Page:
In 1776, Mesmer published a book in German, entitled Schreiben über die Magnetkur [“Writings about the Magnetic-Cure”] in which he mentions his dissertation and gives examples of his findings from ‘magnetic’ experiments with people and animals. The following year, after partial success in curing the blindness of an 18-year-old musician, Mesmer decided to leave Vienna. He moved to Paris, France and rented an apartment and established a medical practice. Here, it is said that he was often visited by Mozart.
In Paris, he published a French language book Mémoire sur la Découverte du Magnétisme Animal [“Memoir on the Discovery of Animal Magnetism”] in 1779, with the help of one of his French students. At the end of this book he gave 27 “Propositions” or Axioms regarding ‘magnetism’.
Mesmer’s ‘magnetic’ theories center around a natural energy transference that he says occurs between all animated and inanimate objects. For him, this invisible natural force was possessed by all living things, including humans, animals, and vegetables. He also believed that this force could have physical effects, including healing.
Mesmer’s ideas attracted a wide following between about 1780 and 1850, and continued to have some influence until the end of the 1800s. Although he did not contribute religious beliefs to the Spiritualists, some of his techniques (later known as hypnotism) were used to help induce trances. Through these trances subjects often reported contact with supernatural beings.
2) Reichenbach’s Odic Force
Baron Dr. Karl Ludwig von Reichenbach (1788-1869) was a notable chemist, geologist, metallurgist, naturalist, industrialist and philosopher. Towards the end of his life, he dedicated himself to research on a field of energy (combining electricity, magnetism and heat) emanating from all living things, which he called the ‘Odic force’.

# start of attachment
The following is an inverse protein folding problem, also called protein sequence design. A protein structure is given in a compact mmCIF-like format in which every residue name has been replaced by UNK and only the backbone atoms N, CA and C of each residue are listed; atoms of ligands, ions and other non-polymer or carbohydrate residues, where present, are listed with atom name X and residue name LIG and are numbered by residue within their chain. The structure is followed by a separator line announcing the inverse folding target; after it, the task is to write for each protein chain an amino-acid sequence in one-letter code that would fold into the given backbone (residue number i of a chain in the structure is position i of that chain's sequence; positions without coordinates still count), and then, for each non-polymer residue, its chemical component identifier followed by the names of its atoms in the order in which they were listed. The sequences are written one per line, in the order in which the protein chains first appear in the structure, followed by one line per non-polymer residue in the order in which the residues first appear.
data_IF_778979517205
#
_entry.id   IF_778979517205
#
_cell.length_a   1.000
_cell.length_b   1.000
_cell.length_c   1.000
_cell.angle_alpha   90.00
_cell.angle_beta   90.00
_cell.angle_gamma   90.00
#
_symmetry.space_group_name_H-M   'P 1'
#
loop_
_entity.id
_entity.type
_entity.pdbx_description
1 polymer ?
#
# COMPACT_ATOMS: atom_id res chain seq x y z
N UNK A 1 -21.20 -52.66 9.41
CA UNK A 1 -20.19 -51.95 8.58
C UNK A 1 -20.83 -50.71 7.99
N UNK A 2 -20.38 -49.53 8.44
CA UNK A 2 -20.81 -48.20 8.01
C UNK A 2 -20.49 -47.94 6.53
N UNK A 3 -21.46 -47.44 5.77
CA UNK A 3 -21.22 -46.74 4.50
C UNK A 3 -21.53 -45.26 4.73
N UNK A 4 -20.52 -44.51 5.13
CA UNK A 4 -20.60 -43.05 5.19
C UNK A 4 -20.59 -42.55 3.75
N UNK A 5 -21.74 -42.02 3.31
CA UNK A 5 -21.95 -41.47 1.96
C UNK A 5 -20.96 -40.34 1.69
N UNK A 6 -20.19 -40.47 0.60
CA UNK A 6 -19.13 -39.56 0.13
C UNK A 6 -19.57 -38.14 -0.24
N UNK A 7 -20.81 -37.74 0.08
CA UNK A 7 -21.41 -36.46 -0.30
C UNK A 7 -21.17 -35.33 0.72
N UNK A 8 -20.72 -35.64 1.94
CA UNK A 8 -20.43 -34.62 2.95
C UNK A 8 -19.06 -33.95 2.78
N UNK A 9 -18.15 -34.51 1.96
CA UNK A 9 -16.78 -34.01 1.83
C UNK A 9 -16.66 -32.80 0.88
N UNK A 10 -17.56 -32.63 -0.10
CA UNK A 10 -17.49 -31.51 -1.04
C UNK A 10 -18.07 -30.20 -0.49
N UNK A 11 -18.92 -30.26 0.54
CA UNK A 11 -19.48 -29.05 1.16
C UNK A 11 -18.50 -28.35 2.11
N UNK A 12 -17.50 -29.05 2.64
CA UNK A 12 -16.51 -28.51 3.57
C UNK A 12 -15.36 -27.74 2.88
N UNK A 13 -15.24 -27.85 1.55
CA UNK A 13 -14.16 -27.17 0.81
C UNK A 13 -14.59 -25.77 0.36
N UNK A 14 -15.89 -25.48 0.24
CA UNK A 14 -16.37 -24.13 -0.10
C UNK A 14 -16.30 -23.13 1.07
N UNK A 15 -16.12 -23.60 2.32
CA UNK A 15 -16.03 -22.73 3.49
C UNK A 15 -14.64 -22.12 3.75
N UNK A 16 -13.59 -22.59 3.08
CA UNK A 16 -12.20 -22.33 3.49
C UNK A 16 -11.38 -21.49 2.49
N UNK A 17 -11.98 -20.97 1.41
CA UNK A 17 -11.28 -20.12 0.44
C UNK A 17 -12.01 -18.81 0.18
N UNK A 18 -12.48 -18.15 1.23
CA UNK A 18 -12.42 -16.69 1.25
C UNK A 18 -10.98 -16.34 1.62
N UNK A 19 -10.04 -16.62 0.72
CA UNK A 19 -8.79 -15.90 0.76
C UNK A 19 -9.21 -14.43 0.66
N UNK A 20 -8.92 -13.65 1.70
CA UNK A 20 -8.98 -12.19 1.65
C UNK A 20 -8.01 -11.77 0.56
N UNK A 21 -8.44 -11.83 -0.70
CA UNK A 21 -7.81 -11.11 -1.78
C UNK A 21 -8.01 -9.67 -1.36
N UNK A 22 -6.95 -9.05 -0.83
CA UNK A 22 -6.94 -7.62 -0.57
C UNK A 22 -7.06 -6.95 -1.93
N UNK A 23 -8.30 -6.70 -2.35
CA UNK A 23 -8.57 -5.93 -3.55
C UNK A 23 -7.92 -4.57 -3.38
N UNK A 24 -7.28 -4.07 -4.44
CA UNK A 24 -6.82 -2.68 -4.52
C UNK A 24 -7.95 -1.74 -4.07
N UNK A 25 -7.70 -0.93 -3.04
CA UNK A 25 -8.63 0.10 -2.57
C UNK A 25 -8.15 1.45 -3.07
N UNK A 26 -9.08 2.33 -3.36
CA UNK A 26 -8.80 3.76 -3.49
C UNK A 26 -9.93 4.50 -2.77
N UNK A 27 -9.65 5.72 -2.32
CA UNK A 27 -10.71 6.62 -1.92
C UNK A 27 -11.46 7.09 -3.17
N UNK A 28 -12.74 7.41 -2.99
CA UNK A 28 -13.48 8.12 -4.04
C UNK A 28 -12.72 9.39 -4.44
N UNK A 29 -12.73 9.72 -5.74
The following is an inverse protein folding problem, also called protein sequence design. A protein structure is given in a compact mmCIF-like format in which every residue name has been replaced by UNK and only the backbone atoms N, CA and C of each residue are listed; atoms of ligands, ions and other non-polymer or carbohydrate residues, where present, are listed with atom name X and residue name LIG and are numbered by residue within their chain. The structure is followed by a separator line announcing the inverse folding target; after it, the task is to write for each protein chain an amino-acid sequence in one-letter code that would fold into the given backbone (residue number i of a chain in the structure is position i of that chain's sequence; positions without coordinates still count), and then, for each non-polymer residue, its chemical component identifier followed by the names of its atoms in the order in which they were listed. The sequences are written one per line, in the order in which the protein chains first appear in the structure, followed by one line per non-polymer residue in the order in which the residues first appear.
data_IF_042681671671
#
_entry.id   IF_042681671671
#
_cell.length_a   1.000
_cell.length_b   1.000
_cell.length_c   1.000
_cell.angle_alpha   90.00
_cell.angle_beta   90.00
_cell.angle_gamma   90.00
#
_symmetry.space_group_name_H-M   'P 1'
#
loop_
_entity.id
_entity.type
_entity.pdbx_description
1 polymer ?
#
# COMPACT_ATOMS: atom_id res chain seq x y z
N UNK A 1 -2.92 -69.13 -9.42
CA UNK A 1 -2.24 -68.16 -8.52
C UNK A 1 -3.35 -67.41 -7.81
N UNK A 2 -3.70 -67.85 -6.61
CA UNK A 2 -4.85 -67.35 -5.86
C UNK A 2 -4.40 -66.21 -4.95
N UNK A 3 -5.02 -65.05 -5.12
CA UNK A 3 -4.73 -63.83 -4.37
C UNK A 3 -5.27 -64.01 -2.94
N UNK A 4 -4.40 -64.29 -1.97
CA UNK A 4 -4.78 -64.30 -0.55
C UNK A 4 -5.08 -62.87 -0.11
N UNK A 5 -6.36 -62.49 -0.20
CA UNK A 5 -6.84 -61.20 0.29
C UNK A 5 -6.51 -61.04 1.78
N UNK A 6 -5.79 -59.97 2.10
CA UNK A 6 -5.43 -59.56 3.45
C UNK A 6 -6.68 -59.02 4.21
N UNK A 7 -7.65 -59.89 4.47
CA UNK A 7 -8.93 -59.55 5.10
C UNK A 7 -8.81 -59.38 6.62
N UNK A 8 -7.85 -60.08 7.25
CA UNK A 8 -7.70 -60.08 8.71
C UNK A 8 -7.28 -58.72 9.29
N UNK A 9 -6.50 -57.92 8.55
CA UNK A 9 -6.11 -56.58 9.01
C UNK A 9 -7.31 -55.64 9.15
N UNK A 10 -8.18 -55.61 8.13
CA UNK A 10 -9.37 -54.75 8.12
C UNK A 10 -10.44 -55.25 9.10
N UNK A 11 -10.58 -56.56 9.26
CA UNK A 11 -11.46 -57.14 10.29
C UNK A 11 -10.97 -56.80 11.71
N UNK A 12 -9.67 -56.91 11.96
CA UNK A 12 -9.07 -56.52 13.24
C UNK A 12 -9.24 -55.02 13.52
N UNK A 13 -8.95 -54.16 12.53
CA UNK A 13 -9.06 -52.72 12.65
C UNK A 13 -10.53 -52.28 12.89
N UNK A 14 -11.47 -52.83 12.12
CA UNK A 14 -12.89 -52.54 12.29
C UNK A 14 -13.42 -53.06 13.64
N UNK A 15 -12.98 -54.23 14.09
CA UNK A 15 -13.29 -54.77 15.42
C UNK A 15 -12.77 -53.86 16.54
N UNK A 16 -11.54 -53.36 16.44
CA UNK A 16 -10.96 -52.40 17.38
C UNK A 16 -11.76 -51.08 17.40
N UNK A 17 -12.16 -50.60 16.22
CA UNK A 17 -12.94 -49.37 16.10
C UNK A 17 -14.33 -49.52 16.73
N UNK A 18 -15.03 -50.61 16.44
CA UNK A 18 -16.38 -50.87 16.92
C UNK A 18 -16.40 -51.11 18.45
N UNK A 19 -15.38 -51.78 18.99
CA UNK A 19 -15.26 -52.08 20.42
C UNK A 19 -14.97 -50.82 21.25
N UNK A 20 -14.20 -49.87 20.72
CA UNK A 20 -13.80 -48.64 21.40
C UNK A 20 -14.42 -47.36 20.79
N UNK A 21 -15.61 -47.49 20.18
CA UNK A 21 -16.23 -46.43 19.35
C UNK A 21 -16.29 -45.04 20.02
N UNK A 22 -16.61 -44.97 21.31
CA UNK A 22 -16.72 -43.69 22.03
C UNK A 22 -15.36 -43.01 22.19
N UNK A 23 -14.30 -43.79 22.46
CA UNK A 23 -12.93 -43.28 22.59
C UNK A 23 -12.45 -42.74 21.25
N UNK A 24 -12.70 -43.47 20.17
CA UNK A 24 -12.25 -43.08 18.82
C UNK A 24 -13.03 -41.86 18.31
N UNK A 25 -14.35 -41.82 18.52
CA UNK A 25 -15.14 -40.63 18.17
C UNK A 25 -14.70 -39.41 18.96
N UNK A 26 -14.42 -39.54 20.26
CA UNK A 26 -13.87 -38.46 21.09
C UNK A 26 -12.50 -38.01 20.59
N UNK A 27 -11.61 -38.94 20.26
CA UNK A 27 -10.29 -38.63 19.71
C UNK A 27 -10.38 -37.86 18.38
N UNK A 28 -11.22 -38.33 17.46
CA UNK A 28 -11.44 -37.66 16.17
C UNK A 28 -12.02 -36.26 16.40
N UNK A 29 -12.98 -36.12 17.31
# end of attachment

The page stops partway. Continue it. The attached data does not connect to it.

In 1839, Reichenbach retired and began an investigation into the pathologies of the human nervous system. He studied neurasthenia, somnambulism, hysteria and phobia (at the time, there were reports that these conditions were affected by the Moon).
After interviewing many patients he was able to rule out many causes and cures, but came to the conclusion these ailments tended to affect people who had particularly vivid sensory faculties, whom he called “sensitives”. Influenced by Mesmer’s theories, Reichenbach considered that these conditions may be affected by environmental electro-magnetism.
He began investigating how the human nervous system could be affected by various substances, and discovered the existence of a new force that seemed to be connected to electricity, magnetism, and heat. He thought this force was radiated by most substances and that “sensitives” were more influenced than others.
His investigations led him to propose that this new force was similar to magnetism and was a kind of “life principle” that permeated and connected all living things together. He named it the ‘Odic force’ and said that:
1) the Odic force has a positive and negative flux, and a light and dark side;
2) individuals can forcefully “emanate” it, particularly from the hands, mouth, and forehead;
3) and that it has many possible applications.
The Odic force was said to explain the phenomenon of hypnotism. In Britain, after the translation of Reichenbach’s Researches on Magnetism, Electricity, Heat and Light in their Relations to Vital Forces in 1850 by Dr. Gregory (professor of chemistry at the University of Edinburgh), research was undertaken to try to show many of the Odic phenomena to be of the same nature as those described previously by Franz Mesmer and Emanuel Swedenborg.
Reichenbach hoped to develop scientific proof for this universal life force, but he did not put forth any reliable way to do controlled experiments with so-called “sensitives”. The “sensitives” had to work in total or near-total darkness in order to be able to observe the phenomena. His experiments relied on the perceptions reported of those who claimed to be “sensitive” (since he was unable observe any of the reported phenomena himself), but scientists were unable to duplicate these experiments.
Proponents of the Odic force say that, in total darkness, it is visible as colored auras surrounding living things, crystals, and magnets, but that viewing it requires time first spent in total darkness, and only very sensitive people have the ability to see it. They also say that it resembles the Eastern Qi and Prana, but unlike these: the Odic force was not associated with breath, but instead mostly with biological electromagnetic fields.
-Paraphrased from Wikipedia articles
We’ll look at the 3rd aspect, the Theosophical Movement, in the next class.